Hydration is more than water …

I have a lovely collection of water bottles and carafes. I stash them all over the house, so where ever I go, I always have water handy. These past few years, we have been experiencing uncharacteristically humid spells and maintaining myself adequately hydrated hasn’t always been easy.

Image shows turquoise-coloured water droplets splashing upward. Photo by Erda Estremera on Unsplash

I have tried the phone beeps, the Fitbit buzzes, the water challenges with my peers, and even a post it note on the shelf at eye-level commanding me to DRINK!

I have friends who swear by drinking a cup of hot water with a slice of lemon (others squeeze the juice of a whole lemon) first thing before breakfast. If I drink anything hot in the morning, it’s coffee. While I love lemon, hot water is not my thing. I also can’t drink water with ice unless I have a straw, so several of my water carafes have built in straws.

When I first started training, I did show up with a water bottle because I knew I was going to get hot and sweaty. I used to run (I once signed up for a ten kilometre race except it turned out to be a ten mile race) and water was really critical. I’m not a fan of sports drinks generally (although I have found a brand and a flavour that I love).

I got to thinking about how much water we should be drinking. Most of the health apps have a water calculator so you can check off your eight 8oz glasses daily. Where did that come from? According to the Mayo Clinic, it was the National Academies of Sciences, Engineering, and Medicine that came up with the recommendation that on average, living in a temperate climate, men should drink almost 16 cups and women should drink almost 12.

But that’s an average. Some people need more and some people need less. If your weather is excessively hot, or you are a very active person, you may need more.

Also, about 20% of that water comes from food and other beverages. Hence the simple reminder about eight glasses daily. Water helps flush your system (no need to spend money on fancy cleanses!) and keeps all your body chemicals balanced. You can drink too much water and you can also drink too little. My system of three to four bottles, while a little cluttery on table tops, does remind me of how much I have consumed, and if I should drink a little more to keep myself properly hydrated.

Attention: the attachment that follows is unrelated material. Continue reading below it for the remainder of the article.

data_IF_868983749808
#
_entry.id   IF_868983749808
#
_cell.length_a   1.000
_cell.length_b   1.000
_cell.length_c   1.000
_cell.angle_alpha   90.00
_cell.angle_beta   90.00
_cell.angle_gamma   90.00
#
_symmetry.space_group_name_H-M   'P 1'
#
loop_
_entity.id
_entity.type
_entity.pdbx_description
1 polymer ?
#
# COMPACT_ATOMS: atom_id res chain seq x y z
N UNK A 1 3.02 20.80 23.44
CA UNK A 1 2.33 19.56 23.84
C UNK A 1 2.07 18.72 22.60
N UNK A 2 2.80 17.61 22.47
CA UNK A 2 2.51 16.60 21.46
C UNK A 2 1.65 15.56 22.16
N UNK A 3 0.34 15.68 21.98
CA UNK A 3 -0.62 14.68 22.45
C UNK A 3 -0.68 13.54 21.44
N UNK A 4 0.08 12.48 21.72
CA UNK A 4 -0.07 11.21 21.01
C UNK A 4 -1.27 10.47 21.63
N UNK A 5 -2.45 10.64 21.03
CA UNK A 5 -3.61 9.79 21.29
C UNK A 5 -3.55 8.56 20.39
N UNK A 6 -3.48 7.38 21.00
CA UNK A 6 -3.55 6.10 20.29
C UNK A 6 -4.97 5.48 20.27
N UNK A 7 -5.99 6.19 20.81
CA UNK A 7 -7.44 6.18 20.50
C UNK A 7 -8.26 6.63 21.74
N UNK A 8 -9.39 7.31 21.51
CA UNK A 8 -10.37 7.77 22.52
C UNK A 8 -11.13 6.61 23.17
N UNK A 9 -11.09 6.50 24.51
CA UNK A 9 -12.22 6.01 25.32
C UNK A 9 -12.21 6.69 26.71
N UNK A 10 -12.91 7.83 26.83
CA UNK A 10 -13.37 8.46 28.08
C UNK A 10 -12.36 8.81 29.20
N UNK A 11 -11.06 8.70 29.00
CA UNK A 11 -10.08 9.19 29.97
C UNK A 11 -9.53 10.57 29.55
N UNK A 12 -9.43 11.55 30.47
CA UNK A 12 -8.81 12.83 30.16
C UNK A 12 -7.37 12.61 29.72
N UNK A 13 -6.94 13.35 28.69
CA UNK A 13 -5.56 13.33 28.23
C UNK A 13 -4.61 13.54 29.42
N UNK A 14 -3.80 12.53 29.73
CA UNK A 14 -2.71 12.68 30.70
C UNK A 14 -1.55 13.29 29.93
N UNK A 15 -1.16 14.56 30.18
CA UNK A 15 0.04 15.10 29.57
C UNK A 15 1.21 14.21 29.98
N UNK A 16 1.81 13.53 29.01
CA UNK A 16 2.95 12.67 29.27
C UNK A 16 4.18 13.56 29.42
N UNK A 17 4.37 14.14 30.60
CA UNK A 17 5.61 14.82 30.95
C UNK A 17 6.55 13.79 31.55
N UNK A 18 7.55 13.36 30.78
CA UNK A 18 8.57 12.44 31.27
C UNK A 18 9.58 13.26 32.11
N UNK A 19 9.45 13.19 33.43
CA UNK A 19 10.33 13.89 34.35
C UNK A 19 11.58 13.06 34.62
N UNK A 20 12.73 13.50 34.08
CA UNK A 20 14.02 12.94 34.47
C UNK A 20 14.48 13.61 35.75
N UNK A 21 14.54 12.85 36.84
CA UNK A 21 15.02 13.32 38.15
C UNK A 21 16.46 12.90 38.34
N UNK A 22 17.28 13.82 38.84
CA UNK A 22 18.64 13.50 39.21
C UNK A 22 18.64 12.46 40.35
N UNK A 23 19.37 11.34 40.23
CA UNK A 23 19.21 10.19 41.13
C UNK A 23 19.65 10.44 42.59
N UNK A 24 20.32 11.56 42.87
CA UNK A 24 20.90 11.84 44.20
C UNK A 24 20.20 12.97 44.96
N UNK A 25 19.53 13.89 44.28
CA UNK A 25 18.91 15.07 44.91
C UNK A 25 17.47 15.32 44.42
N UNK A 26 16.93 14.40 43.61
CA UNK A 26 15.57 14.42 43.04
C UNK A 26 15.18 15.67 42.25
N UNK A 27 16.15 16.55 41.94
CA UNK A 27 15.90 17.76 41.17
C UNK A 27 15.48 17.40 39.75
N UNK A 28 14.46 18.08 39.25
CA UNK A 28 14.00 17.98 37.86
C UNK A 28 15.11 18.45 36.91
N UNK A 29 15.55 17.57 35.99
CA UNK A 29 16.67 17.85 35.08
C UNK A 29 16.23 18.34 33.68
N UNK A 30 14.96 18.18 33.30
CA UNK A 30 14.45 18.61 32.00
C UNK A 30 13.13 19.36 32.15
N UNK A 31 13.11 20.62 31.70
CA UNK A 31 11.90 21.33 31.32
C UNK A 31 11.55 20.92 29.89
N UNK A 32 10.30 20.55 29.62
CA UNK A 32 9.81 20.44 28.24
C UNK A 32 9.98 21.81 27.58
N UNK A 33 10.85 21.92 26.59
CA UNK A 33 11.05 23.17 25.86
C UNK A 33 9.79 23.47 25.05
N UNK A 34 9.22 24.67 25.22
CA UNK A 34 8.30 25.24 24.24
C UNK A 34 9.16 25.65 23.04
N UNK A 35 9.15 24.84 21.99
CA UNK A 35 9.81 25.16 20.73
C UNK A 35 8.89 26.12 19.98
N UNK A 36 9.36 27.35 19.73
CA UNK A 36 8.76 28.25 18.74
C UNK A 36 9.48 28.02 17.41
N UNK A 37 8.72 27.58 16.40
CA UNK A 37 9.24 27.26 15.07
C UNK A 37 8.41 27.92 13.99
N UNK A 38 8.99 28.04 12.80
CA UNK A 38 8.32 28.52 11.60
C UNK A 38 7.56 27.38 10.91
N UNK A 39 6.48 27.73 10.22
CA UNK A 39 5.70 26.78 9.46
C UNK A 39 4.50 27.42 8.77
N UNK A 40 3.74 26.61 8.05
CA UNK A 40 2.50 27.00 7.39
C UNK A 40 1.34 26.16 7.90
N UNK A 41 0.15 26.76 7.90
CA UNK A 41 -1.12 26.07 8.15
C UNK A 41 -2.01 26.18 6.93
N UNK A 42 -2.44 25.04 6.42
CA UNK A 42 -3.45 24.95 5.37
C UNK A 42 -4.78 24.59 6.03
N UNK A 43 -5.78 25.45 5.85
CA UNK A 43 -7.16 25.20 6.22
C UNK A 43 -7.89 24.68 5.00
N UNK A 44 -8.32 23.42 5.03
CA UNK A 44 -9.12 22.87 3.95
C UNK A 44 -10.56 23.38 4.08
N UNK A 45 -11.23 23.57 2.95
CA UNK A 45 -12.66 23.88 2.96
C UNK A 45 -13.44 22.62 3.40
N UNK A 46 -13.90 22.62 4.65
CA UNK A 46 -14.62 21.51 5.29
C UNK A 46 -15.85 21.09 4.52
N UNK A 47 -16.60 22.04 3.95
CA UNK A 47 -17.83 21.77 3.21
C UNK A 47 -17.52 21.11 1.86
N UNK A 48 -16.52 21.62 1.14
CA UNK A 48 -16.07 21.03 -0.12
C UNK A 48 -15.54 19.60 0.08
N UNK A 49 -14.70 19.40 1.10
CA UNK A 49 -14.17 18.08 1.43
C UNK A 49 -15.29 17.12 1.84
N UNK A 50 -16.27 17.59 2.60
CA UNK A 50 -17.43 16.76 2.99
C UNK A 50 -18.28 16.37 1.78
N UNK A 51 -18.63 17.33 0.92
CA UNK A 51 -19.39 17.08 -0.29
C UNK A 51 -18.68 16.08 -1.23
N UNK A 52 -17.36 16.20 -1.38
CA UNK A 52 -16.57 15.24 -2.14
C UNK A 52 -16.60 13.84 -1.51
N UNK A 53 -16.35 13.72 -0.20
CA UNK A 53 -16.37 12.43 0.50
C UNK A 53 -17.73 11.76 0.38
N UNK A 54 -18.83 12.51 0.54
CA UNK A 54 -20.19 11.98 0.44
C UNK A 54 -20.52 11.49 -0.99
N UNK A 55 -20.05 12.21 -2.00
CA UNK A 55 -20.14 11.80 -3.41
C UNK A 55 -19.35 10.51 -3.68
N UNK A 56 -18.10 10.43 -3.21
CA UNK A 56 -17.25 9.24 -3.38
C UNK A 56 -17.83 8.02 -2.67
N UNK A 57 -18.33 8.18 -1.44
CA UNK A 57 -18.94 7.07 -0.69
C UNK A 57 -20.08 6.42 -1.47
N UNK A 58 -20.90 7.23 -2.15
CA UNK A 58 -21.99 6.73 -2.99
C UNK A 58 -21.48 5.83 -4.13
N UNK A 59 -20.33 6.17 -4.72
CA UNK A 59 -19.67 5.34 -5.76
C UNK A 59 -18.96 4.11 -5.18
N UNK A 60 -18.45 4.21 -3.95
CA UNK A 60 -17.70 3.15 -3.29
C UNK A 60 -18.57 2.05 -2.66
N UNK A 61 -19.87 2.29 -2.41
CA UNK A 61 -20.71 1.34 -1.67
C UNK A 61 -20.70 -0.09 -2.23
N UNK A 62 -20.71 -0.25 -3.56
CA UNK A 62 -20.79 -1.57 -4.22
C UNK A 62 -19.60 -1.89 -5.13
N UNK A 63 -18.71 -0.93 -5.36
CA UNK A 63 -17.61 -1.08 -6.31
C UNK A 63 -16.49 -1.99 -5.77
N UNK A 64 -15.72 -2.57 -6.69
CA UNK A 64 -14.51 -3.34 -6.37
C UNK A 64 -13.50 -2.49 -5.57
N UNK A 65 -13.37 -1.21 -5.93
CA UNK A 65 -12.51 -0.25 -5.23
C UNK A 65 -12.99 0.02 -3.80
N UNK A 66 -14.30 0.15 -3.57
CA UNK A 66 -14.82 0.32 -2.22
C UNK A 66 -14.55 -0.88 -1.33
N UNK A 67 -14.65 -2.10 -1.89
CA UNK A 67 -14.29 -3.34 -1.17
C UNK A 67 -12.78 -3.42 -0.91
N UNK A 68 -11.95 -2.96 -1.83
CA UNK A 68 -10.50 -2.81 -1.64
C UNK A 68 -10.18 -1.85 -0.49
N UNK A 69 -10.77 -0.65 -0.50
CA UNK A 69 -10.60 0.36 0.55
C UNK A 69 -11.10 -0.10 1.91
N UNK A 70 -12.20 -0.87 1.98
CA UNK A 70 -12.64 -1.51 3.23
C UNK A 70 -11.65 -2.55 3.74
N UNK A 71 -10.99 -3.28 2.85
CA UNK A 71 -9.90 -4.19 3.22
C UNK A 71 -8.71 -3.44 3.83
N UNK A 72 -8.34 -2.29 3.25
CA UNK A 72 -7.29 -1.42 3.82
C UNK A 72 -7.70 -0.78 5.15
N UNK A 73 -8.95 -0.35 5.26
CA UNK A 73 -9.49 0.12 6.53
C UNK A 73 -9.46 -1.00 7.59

How about you readers? What tips do you use to keep your fluid intake level optimal? Please share in the comments.

MarthaFitat55 is writer who likes powerlifting, yoga, and swimming.

6 thoughts on “Hydration is more than water …

  1. I have heard the lemon water thing too but don’t do it, I try and have glasses of water throughout the day. Thanks for the insight into where the 8 glass thing came from, interesting.

    1. I’m glad I’m not the only one on the lemon water. In the summer, I find adding a slice of cucumber and a sprig of mint to my water pitcher is really nice but that’s about it for additives for me. Thank you for sharing!

  2. For me and my coworkers our current hydration challenge is masks. We share an open work space and the added impediment of having to stop work and go to the designated eating area is a real problem.
    We have had to make contests with ourselves to get enough water.
    Some have giant water bottles.
    I have to drink an entire 12ounce mug of beverage at every break.
    It was such a problem that after 2 months back after shelter in place, we negotiated a water bottle with straw exception so that we can drink water in the workroom.
    I hate those bottles so 12 ounces at every break it is.

    I really miss my leisurely sipped cup of coffee at my table.

    1. That’s a really great point @pointygirl. New guidelines for workplaces are going to make hydration harder for most. I often pause and sip while I think about a problem. I can see that being an issue in these COVID times where space, while distanced, is still shared. Thank you!

  3. I heard this past year that the amount of water we need varies by our weight (and probably body composition). The formula I was given had me convert my weight from pounds to kilograms (I’m in the US), and then that number is how many ounces of water I should consume daily. Right now, that means I should drink a bit over 100 ounces, which is challenging. I can drink 64 oz a day no problem, and have fairly consistently done so over the years. Thanks for the reminder that we also get water through the foods we eat.

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